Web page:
In the construction of barriers, the variability in the hydraulic gradient is important as it affects the contaminant transportation. This transportation is attempting to be stopped by a soil-bentonite cutoff wall which draws water from the ground within the closure and produces an inward hydraulic gradient. This causes the inward flux to oppose the outward flux of the contaminant. In this case, five soil-bentonite walls were examined to see the results of an average hydraulic gradient being used as compared to a point-to-point gradient.
Variability in Hydraulic Conductivity:
There are three main sources that change the variability of the hydraulic gradient. The first source is the variability of the mixture of the soil-bentonite backfill. This happens due to natural causes but the effects are minimized if a more homogeneous soil from off-site is used instead of soil from the excavation of the trench. Different amounts of bentonite in the soil can alter the properties of the soil; a higher concentration of bentonite reduces the average permeability. The variation of hydraulic conductivity can be measured at different stages in the construction process of the cutoff wall to estimate this type of variability.
The second source of variability is due to defects when excavating trenches or when applying the soil as a backfill. Settlement of the coarse-grained particles through the support slurries can occur from these processes.
The final source is any change occuring after construction of the soil-bentonite cutoff wall has been completed. These effects are difficult to predict since there are many factors involved. For example, the cutoff wall may react with different compounds in the soil and a continuous cycle of freeze-thaw or wetting-drying may cause the hydraulic gradient to vary. Also, as stress changes with the depth of the soil, more pressure is applied to the walls and affects the hydraulic gradient.
The results from five cases of cutoff walls show a log-normal distribution to be a better model than a normal distribution for the hydraulic conductivity of the soil.
Analysis of Contaminant Transport:
The cutoff wall is separated into small fractions with respect to the negative logarithm of hydraulic conductivity (k). These fractions are then normalized so that they equal are equal to one. The ‘k’ value is varied while the width, effective diffusion, and porosity of the cutoff wall are kept constant. The concentration of contaminants is initially kept at zero inside the cutoff wall; the concentration outside the wall is zero while the concentration inside the wall is constant at a value of c0. In actuality, the water flow and contaminant transport have complex behaviours, however in these cases the flow model is one-dimensional.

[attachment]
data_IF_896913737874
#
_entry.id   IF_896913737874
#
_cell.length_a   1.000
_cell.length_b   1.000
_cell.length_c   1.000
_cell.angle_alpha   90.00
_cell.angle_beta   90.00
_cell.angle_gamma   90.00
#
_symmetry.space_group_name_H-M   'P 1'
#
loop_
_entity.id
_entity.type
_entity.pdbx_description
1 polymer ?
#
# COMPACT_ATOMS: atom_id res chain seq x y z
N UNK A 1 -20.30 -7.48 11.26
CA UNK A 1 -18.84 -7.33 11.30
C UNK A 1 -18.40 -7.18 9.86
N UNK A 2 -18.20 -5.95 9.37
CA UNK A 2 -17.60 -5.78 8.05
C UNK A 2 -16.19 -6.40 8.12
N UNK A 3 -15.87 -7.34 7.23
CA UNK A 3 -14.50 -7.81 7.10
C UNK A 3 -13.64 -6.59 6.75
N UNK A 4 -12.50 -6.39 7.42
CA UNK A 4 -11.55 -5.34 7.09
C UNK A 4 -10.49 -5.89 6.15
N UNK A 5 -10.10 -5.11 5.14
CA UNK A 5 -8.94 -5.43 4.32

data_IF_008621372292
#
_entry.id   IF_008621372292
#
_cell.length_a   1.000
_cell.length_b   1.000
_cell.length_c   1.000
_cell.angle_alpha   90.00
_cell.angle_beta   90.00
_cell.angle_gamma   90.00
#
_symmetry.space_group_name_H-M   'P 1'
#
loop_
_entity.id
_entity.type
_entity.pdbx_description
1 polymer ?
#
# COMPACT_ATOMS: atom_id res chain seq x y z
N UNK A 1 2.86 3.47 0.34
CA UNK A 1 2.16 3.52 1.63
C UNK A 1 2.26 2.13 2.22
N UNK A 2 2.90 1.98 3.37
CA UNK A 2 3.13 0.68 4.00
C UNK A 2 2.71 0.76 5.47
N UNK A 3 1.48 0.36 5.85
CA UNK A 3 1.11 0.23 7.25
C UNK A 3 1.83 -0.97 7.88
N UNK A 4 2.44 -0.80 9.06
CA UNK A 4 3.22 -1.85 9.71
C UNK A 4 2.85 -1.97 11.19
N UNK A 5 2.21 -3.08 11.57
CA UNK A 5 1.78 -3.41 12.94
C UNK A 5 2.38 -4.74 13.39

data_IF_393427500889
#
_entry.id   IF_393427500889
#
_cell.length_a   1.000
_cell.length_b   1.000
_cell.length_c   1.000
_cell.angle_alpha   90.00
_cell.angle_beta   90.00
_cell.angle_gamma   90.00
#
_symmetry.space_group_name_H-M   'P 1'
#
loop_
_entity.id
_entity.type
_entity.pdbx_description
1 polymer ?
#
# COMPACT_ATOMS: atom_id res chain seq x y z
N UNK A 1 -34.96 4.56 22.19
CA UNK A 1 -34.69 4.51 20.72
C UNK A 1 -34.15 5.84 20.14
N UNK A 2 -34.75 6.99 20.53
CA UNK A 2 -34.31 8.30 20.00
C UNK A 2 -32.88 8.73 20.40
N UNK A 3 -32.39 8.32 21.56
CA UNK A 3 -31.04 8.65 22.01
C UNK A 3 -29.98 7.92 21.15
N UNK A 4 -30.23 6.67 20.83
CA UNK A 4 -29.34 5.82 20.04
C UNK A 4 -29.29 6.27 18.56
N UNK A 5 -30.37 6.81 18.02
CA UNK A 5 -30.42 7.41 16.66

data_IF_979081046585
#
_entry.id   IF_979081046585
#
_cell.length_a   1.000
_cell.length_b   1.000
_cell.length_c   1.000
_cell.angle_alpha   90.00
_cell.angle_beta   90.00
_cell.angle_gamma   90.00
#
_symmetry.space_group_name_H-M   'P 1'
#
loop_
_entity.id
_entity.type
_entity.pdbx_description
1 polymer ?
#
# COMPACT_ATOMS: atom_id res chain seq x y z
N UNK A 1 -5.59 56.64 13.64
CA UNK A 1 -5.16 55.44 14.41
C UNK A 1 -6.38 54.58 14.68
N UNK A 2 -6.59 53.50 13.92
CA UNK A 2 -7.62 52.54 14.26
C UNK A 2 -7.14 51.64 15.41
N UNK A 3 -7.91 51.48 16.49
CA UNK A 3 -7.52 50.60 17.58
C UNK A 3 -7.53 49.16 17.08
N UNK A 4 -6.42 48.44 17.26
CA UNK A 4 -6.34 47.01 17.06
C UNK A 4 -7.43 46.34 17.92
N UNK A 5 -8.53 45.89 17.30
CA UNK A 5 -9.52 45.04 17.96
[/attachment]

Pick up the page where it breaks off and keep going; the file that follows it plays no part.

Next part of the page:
Peclet Number is of high important to the contribution towards area-weighted normalized flux which will determine what area of the cutoff wall is contaminated transport. Depending on the value of the Peclet number i.e. whether it’s negative or positive will indicate if the hydraulic gradient is inward or outward for a circumferential cutoff wall. “Peclet number is negative for a circumferential cutoff with an inward hydraulic gradient.” As for Fig. 2 which will illustrate the steady-state flux through cutoff wall with the Peclet number less than zero. Analyzing the graph portrays that when PAVG = 0 the contaminated transport is fully controlled by diffusion & hence JSS/JD* = 1. As PAVG increases in the negative direction JSS/JD* decreases as a result of inward advection counteracts outward diffusion. Increasing the variability in the hydraulic conductivity for a given PAVG increases JSS/JD* because the decrease in flux caused by inward advection in sub areas where hydraulic conductivity (k) is greater than PAVG is small as compared to the increase in flux caused by diffusion in sub areas with k less than PAVG. So variability of k is a function of PAVG as compared to JSS/JD* on whether PAVG is increasing or decreasing.
Positive Peclet Number:
“The Peclet number is positive for a circumferential cutoff wall with an outward hydraulic gradient.” Once again if PAVG = 0 then the contaminant transport alone is controlled by diffusion and hence JSS/JD* = 1. Where PAVG is large the advective flux dominates diffusive flux and both are in the same direction so that JSS/JD* approaches PAVG values. The affect or influence on the variability of the hydraulic conductivity is significantly less than for positive Peclet number as compared to negative Peclet values. Regardless of the hydraulic conductivity distribution about the average, the increase in flux is nearly balanced by decreases in flux. This balance occurs when k flux versus Peclet number relationship is nearly linear.
The area contaminant flux through the wall may be largely affected by the variability of the hydraulic conductivity when applied from point to point through a cutoff wall. The variability is mostly affected when the hydraulic conductivity & the concentration hydraulic act in the opposite directions. This phenomenon is best described when the Peclet number is negative where the circumferential cutoff wall has an inward hydraulic gradient. If this is the case, increasing the hydraulic conductivity will affect the flux escaping the wall as compared to the flux evaluated using only the average hydraulic conductivity, which means that calculating the contaminant flux maybe incorrect if variability, is not taken into account.